Like all mental disorders, a level of understanding needs to be applied to obsessive-compulsive disorder. It can be a misunderstood condition and a person with it can suffer in silence and in hiding. So - understanding helps, and so can cognitive behavioral therapy. There's medication, and meditation too. Lastly, there's something else we should include, for, if OCD is a fear-based illness, then the key to dealing with it lies in the opposite of that, and that is none other than love.
Name-calling and rumours can take a big toll on a young teenager
It's somewhat amusing that people get struck by "the fear" the day after a big night out. "The fear" generally refers to a feeling of anxiety over your actions the previous night. What sort of embarrassing things did you do while intoxicated? In other words, "the fear" is really a light-hearted way of discussing anxiety.
Admittedly, I have used the phrase "the fear" plenty of times – laughing at pictures of myself and my friends dancing stupidly or realising I over-shared something silly with someone. But what about the first time I felt "the fear"?
The first time I felt the fear, I was 16-years-old. I had been to a party, my first real party, the night before. It had been for a boy's sixteenth birthday. And rumour had it, this boy liked me. I liked him too, but not in that way. It was just nice to have a male friend. In fact, I found it embarrassing when his friends would make a big deal about us talking, and I was not too fond of the perception that I was now his. However, I felt grateful to be invited to his party and ecstatic that my mother was allowing me to go.
While at this party, I had one shot too many. We shouldn't have been drinking liquor, but there was nothing else available. I didn't stop to think when everyone said I should have that extra Jaeger shot, even though I was already drunk. So, I did. And I blacked out.
The next day I found out I had become terribly sick and picked up by my parents. I was in such bad condition they were worried I had been drugged. The shame and disgust I felt pushed me to leave home that year. I ended up going to boarding school in another country after that. Of course, I was lucky and privileged enough to make that escape. But the lingering feeling of disgust and shame exists to this day.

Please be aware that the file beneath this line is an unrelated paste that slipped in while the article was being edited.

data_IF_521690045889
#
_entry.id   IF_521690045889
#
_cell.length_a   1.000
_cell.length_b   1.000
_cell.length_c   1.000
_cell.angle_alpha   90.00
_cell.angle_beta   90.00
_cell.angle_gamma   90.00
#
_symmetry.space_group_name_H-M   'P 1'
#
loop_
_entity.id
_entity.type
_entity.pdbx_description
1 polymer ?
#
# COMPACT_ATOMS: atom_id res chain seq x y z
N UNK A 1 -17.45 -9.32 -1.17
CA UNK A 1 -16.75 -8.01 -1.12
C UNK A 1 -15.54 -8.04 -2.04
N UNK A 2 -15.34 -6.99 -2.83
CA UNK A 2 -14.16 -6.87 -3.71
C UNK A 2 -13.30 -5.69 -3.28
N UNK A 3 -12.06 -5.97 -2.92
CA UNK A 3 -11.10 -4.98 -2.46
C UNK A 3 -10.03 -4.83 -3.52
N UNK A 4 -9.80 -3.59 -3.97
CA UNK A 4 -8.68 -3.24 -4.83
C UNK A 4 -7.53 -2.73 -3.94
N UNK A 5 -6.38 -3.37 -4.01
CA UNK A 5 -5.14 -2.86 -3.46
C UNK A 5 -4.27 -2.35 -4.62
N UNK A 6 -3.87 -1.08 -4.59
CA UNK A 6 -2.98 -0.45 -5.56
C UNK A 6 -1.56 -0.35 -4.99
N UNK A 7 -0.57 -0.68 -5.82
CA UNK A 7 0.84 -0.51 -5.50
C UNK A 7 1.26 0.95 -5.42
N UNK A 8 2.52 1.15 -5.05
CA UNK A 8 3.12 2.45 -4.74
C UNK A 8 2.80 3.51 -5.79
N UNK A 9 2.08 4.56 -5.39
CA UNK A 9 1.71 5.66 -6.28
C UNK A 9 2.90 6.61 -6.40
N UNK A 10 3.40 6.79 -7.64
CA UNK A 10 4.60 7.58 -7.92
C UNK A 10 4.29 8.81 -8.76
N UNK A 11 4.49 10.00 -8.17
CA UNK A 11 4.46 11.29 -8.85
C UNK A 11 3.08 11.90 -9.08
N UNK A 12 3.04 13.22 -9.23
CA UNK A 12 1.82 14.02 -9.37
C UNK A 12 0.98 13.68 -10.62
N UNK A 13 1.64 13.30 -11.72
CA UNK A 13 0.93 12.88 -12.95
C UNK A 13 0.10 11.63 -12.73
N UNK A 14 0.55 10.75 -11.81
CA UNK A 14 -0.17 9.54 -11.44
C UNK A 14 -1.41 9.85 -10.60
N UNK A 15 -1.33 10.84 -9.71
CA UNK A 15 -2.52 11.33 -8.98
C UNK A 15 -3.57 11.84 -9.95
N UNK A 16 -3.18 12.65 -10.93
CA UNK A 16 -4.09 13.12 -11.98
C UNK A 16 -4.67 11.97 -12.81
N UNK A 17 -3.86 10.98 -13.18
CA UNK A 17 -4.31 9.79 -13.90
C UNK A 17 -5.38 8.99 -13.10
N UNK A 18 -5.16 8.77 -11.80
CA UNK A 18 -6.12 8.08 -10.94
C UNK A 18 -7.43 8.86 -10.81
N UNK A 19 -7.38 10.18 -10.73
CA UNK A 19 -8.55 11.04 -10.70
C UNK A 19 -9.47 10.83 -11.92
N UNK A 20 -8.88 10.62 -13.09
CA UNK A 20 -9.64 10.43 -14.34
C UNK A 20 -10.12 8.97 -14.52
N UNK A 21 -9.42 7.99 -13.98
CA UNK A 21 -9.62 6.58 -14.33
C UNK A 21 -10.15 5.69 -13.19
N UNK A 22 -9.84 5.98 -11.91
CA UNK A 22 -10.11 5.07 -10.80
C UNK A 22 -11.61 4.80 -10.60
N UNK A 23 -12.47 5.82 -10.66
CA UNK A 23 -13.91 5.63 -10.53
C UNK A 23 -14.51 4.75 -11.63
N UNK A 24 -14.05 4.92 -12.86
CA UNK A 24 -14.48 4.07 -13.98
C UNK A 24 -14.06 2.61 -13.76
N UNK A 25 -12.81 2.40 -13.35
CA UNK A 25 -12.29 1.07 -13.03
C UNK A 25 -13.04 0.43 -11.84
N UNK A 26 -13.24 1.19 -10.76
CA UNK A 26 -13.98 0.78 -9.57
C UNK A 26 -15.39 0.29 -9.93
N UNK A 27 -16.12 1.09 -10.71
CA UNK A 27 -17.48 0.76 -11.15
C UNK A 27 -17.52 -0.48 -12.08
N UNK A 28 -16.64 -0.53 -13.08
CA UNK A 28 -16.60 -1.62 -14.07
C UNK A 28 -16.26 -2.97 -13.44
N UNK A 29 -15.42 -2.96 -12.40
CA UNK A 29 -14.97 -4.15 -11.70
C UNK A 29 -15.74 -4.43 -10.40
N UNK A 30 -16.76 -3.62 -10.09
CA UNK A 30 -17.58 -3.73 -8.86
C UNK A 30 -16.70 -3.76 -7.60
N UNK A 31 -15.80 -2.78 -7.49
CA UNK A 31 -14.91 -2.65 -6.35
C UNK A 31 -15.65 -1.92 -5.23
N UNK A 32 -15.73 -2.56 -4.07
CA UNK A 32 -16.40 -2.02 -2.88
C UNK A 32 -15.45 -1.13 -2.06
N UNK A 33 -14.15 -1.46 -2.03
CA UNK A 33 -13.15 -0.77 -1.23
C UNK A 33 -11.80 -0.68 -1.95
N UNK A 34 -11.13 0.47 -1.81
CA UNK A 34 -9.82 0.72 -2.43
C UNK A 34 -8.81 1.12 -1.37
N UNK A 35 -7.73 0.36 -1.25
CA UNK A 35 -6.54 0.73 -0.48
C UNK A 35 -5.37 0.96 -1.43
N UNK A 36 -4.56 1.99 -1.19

A couple of months after I started this boarding school, I got a call from a friend I wasn't particularly close to and was told that the boy whose birthday party it had been (the boy who liked me) had told everyone I had given (or offered) him oral sex. I laughed and brushed this off as ludicrous since I had blacked out and had no memory of doing such a thing.
But, truthfully, this event has become impossible to escape. Did I do it? Did I want to do it? Was I already passed out?
Not to toot my own horn, but I was relatively confident and academically bright as a teenager. The kind of teenager that might get mistaken for older than they are, who definitely acts mature beyond their years, and who seems more than able to handle their own affairs.
For example, it never crossed my mind that calling me a "feminazi" could constitute bullying. On a more general level, I hated the term because of its clearly offensive use of the word "nazi," but I didn't stop to think about the impact that name-calling might have on me as a person in the long term. Truthfully, name-calling is always relatively harmless, but all these micro-aggressions can take a bigger toll on a young teenager.
Now at 22, I realise how naïve I was at 16. I still am naïve about so much; so, in what world would a 16-year-old be able to handle these kinds of things on their own. Caught between being a woman and a girl. With the body and tenacity of a woman but the innocence and experiences of a girl.
The most perplexing of facts is that I still can't excuse my 16-year-old self for her mistakes. I blame her, and I am ashamed of her. I am ashamed of even spending time thinking about her, labelling it as some sort of self-indulgence. How can we be expected to help change other people's attitudes when I can't even change the attitude I have towards myself?
I will never know what happened that night, and maybe I'm lucky I won't. I hope sharing this helps that sixteen-year-old girl. And anyone who has experienced something similar that stumbles across this knows they aren't alone – some will listen and support you and your voice.